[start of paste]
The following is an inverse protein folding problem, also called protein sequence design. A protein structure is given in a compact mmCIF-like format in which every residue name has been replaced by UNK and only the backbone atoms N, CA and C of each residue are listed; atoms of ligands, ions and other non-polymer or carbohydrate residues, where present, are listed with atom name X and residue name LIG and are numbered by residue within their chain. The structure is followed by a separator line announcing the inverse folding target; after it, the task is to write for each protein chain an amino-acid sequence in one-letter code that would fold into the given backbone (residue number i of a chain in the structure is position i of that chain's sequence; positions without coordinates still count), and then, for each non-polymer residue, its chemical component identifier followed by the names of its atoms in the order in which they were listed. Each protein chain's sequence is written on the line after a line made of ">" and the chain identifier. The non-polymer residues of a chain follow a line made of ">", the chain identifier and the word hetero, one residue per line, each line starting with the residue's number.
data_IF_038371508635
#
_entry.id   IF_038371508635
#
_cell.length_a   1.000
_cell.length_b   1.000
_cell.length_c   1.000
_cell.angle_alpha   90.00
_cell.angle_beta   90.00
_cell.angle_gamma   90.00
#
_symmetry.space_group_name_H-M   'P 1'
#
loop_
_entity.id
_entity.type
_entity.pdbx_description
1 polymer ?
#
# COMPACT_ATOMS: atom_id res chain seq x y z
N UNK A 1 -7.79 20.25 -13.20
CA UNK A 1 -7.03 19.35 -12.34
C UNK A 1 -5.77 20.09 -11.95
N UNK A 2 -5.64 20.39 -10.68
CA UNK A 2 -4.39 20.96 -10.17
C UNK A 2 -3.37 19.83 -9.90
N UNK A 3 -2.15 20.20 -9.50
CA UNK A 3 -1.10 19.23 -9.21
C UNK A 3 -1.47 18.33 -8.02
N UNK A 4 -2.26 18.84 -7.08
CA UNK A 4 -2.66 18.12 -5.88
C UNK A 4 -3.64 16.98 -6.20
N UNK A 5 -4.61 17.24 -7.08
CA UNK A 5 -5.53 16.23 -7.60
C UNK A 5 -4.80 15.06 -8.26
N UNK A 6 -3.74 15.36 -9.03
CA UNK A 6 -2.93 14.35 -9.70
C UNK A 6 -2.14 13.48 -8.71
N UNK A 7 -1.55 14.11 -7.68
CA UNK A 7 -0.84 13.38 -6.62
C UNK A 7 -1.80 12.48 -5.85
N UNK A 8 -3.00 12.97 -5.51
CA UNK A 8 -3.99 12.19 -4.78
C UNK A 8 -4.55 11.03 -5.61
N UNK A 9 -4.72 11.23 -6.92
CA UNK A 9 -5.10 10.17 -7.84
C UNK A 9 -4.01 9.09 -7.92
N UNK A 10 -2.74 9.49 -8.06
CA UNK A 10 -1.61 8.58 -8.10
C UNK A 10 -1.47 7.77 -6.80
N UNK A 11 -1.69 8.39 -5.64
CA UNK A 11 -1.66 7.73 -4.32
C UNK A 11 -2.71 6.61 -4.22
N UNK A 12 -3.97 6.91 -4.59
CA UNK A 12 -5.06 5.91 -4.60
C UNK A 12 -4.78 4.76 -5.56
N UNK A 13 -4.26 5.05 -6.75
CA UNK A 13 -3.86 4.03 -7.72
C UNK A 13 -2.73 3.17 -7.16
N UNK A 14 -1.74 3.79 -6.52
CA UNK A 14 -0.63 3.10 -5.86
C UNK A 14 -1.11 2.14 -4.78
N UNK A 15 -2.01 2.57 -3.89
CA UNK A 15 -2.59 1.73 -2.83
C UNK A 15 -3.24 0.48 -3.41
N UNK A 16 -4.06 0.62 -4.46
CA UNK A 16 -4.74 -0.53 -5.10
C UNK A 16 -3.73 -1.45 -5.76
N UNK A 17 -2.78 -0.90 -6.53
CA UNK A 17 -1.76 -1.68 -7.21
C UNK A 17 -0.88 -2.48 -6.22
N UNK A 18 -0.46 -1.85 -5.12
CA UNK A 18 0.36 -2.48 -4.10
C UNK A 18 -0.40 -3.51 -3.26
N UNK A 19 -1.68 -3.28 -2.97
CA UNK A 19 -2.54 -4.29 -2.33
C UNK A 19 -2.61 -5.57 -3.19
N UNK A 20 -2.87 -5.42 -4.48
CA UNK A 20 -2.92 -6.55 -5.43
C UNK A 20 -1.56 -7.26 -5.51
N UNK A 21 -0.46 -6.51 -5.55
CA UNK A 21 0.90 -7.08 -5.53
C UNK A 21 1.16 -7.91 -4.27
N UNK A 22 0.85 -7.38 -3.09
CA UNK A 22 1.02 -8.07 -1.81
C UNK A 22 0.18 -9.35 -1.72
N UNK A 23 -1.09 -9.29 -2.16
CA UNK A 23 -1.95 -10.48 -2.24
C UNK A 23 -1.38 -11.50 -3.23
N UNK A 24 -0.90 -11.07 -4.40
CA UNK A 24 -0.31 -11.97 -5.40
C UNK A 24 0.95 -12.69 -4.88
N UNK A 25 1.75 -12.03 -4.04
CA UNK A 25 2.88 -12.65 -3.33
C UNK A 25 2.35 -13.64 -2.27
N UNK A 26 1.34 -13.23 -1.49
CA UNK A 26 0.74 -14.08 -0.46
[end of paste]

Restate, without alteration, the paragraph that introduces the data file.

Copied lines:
The following is an inverse protein folding problem, also called protein sequence design. A protein structure is given in a compact mmCIF-like format in which every residue name has been replaced by UNK and only the backbone atoms N, CA and C of each residue are listed; atoms of ligands, ions and other non-polymer or carbohydrate residues, where present, are listed with atom name X and residue name LIG and are numbered by residue within their chain. The structure is followed by a separator line announcing the inverse folding target; after it, the task is to write for each protein chain an amino-acid sequence in one-letter code that would fold into the given backbone (residue number i of a chain in the structure is position i of that chain's sequence; positions without coordinates still count), and then, for each non-polymer residue, its chemical component identifier followed by the names of its atoms in the order in which they were listed. Each protein chain's sequence is written on the line after a line made of ">" and the chain identifier. The non-polymer residues of a chain follow a line made of ">", the chain identifier and the word hetero, one residue per line, each line starting with the residue's number.